I think what I'm hoping people will start to understand is people with disabilities are not only incredible dreamers, but incredible doers. We've invented some of the most incredible things out there, people have no idea, so as we bring those stories to life, we bring awareness to the history of the many things many of us enjoy today, whether it be text messaging or the many different things that people with disabilities have really pioneered, that's going to change perception, and then it's going to start making you think wow! Okay. There's this incredible talent pool out there that we need to help amplify and elevate.

KR Liu:

What I think we're shying away from is that disability is, one, the representation of what disability looks like. It's not just an older, white person in a wheelchair. It's not somebody who's not capable of doing incredibly innovative things, whether it be a product you build or a creative marketing idea, or being a musician or filmmaker, or whatever that may be. I think people are realizing that we have incredible talents and you don't really need to hide that or look at it like we want you to feel sorry for us.

KR Liu:

I think the whole empathy thing is I hope fading. We just want to be seen as ourselves. That the whole world just looks at us like who we are. Not defining us by something that we navigate through the world different, because I hear differently or world sees different, so what? We're just our own uniques selves. We have all different flavors and colors of who we are.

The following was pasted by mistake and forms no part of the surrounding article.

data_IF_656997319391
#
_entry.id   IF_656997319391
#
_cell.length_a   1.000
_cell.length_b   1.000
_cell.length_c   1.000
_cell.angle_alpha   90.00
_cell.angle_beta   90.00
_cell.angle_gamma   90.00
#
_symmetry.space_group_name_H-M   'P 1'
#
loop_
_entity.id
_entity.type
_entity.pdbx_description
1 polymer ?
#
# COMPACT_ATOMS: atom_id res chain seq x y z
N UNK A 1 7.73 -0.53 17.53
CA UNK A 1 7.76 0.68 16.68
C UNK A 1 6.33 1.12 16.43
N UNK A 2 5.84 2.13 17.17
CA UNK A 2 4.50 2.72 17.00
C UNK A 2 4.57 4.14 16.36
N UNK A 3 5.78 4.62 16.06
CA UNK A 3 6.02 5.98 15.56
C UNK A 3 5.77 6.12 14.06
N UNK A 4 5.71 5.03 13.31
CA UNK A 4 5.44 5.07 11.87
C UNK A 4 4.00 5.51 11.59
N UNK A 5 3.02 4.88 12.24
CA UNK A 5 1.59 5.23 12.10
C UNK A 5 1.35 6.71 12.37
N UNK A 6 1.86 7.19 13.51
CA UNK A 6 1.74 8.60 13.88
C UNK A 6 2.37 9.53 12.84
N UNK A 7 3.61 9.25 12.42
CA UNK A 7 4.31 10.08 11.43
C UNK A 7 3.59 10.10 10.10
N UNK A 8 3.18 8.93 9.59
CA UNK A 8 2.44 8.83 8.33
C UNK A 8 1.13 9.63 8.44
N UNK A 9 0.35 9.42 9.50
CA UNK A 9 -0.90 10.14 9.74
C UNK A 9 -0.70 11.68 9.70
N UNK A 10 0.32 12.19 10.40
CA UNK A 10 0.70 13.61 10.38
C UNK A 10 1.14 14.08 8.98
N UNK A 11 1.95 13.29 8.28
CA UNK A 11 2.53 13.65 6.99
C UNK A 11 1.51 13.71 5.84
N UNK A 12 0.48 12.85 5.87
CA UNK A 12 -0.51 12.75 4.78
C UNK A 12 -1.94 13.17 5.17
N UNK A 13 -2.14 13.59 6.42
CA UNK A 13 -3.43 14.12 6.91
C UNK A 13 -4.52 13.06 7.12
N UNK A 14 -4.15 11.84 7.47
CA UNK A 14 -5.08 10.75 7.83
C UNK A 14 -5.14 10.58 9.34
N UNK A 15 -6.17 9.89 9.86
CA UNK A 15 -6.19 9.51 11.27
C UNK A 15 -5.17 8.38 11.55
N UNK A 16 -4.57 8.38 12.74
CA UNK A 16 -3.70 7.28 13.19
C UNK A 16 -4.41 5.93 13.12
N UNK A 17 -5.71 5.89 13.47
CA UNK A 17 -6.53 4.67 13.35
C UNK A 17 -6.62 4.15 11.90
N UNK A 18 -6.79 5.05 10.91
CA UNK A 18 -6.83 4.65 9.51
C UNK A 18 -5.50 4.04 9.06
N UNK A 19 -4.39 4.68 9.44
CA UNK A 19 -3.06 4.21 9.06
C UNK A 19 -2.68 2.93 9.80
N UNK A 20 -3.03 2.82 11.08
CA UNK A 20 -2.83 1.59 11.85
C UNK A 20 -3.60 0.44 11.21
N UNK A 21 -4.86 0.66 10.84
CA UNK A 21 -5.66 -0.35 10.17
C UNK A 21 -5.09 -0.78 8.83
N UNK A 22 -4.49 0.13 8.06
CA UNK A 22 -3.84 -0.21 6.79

Will Butler:

Well, KR, we're really excited to see what you do not at Google and thank you so much for joining us on the podcast.

KR Liu:

Thank you.

Cordelia McGee-Tubb:

Thank you so much.

KR Liu:

Yeah, of course.

Cordelia McGee-Tubb:

I'm going to be analyzing Will's body language for a lot of interviews to come.

KR Liu:

When he does this, that's when he's a little uncomfortable.

Will Butler:

My dad does that. I scratch the back of my head. Yeah, my dad does that.

KR Liu:

You'll now be so much more aware of-

Will Butler:

I push up my glasses, because they're literally falling down my face, but that's just-

KR Liu:

No, but when you're really thinking about something or you're into something, see, you're about to do it, you're doing this or you do this.

Will Butler:

What are you doing? Are you ...

KR Liu:

You do like this or like this.

Will Butler:

Oh, like so?

Cordelia McGee-Tubb:

Hand on the chin.

KR Liu:

A little bit. Yeah, and then you push up your glasses. Not because they're falling off, but it's a habit.

Will Butler:

Okay. Getting no sleep tonight.

Cordelia McGee-Tubb:

Anyway, thank you. This has been illuminating on so many different levels. Not just learning a lot more about Will, but really appreciate you telling us about-

KR Liu:

I really enjoyed it. My name is KR Liu and I'm the head of brand accessibility for Google. This moment of crisis that we are in has especially impacted the disability community, including myself. I feel a greater sense of responsibility to help support our high risk communities. Grateful to be at Google, where we can help people find useful information, be helpful with remote technology, support nonprofit organizations and schools. As someone who has a disability myself, as well as several friends and family members who have disabilities, this is a moment where we all need to come together. For more information on COVID-19, please visit google.com/covid19.